With all the above mentioned developments in mind, the country has spent much of 2016 and the first half of 2017 getting ready for the Municipal elections. Normally, not a popular event in the political life in Latvia, this year’s municipal elections, especially in the major cities, were viewed as a chance to change the current political tide of corruption and hypocritical traditions. Though in the majority of municipalities the governing parties prevailed, new political forces entered the political scene for the first time. The joint list of the local liberal party Latvijas Attīstībai and its partners from regional party LRA came second in Riga, ensuring liberal representation in the Riga municipality. Another winner of the elections is the underdog JKP – a conservative party bearing much resemblance with the Polish PiS party. Used-to-be underdogs are leading the opposition’s agenda in the Riga municipality and putting constant pressure on the Concord party, which has won the elections but now has two seats less.

Such results had been forecasted before the elections; therefore, the Concord party came up with a plan to secure the majority for the new mandate. Right before the elections (at the end of the previous mandate), the Concord party pushed through amendments to its internal main provision on composition of committees of the municipality. Originally granting proportional representation for all elected parties, the amended regulations allocate a specific number of seats per party, thus constantly granting at least one vote majority for the Concord party. This dubious move poses a test for relations between the municipal and national-level governments, especially between the Concord-led Riga municipality and the Ministry of Environmental Protection and Regional Development (the ministry overseeing work of regional municipalities). At the moment, the ministry has called the municipality’s move illegal and has demanded to cancel the amendment. It is unclear how the issue will be settled, but this is indeed a test for Constitutionalism in Latvia.3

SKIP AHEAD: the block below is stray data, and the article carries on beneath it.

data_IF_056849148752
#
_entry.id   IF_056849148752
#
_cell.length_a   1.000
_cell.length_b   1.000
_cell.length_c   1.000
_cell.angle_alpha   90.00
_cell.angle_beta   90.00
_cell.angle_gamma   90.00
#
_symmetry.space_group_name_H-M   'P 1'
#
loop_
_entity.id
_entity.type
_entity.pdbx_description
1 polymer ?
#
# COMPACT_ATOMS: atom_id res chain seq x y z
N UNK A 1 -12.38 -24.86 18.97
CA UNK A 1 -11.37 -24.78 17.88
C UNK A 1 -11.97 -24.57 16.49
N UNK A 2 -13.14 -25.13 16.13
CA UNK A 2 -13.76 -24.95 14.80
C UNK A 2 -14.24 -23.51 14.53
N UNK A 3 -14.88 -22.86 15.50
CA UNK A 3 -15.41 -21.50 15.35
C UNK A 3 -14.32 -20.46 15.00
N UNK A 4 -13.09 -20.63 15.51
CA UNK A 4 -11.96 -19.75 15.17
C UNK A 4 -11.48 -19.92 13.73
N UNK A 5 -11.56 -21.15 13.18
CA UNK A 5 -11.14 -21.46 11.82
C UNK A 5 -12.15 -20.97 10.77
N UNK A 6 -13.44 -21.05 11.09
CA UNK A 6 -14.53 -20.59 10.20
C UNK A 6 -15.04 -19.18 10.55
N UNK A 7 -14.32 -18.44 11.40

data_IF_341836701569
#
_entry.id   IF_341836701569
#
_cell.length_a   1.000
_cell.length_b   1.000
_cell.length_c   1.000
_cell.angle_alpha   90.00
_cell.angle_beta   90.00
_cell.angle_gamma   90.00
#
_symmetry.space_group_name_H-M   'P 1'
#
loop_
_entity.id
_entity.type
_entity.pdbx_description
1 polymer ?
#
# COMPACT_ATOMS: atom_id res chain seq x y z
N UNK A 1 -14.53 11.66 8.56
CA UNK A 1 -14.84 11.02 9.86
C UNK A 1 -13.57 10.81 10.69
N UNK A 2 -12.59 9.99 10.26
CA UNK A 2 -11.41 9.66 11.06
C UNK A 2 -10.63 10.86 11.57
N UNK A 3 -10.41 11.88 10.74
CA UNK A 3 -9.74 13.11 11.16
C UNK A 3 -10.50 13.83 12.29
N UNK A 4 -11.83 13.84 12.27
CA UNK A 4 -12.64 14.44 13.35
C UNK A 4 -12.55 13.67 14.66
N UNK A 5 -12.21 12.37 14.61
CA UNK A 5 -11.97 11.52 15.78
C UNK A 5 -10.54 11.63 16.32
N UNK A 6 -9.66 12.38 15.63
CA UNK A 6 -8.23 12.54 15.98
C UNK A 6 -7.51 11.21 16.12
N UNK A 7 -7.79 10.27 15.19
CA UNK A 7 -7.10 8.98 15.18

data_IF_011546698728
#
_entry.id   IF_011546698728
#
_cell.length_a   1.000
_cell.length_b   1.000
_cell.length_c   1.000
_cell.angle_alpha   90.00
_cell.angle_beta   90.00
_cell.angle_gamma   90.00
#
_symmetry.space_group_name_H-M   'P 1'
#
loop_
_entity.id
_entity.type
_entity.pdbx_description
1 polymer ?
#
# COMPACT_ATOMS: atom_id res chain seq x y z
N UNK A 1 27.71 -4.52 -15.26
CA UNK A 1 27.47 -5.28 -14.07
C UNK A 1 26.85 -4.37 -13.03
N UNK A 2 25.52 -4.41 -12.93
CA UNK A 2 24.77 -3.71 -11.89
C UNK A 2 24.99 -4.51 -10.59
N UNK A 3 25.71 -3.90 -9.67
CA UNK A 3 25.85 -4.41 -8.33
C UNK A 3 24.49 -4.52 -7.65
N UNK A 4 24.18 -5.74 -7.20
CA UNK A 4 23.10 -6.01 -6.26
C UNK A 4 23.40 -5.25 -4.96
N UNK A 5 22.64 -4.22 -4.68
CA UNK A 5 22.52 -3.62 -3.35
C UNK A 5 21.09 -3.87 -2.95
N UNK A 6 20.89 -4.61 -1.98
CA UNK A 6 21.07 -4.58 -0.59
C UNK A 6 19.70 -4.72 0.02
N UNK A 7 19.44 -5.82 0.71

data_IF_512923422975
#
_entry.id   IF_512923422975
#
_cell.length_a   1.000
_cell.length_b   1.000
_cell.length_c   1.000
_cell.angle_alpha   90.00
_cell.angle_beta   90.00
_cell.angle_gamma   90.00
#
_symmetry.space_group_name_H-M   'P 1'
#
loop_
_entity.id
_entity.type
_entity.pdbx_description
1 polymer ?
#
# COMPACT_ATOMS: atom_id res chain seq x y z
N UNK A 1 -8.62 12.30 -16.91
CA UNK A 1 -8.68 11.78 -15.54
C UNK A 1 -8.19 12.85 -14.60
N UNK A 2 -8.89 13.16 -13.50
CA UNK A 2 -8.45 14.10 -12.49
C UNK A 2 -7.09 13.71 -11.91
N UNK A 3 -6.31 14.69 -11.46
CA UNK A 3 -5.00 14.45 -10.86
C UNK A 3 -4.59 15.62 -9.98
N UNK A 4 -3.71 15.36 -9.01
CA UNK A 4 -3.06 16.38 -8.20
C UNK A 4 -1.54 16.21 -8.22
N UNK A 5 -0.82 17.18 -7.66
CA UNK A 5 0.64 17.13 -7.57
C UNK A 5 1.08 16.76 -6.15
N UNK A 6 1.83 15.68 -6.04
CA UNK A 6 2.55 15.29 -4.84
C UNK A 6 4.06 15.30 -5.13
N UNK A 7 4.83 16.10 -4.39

Right after the election results, the outgoing city council with the strong majority of Concord party has amended the main provision and regulations of the municipality administration in order to secure their position in the next term of office. This event is another test for Constitutionalism in Latvia. Admitted as against the law, the move cannot be easily overturned and it is yet unclear how the national government and responsible institutions will react.

While equal rights are being denied to the LGBTIQ community and gender equality and domestic violence are still topical issues, we can observe a positive change in the civil society, which is developing significantly despite the political will and agenda of the governing political forces. There is a rise of active NGOs and citizen initiatives fighting for freedom, equal rights, and against corruption. 2016 and 2017 have seen a rise in public actions starting from Sisters March, conversation festival LAMPA4, protests against the government and the Attorney General (especially after the Oligarch case), to guerrilla city actions when activists painted bicycle path lines onto the main street in Riga, proving that there is space for all sorts of transportations in spite of municipality authorities’ opinion5.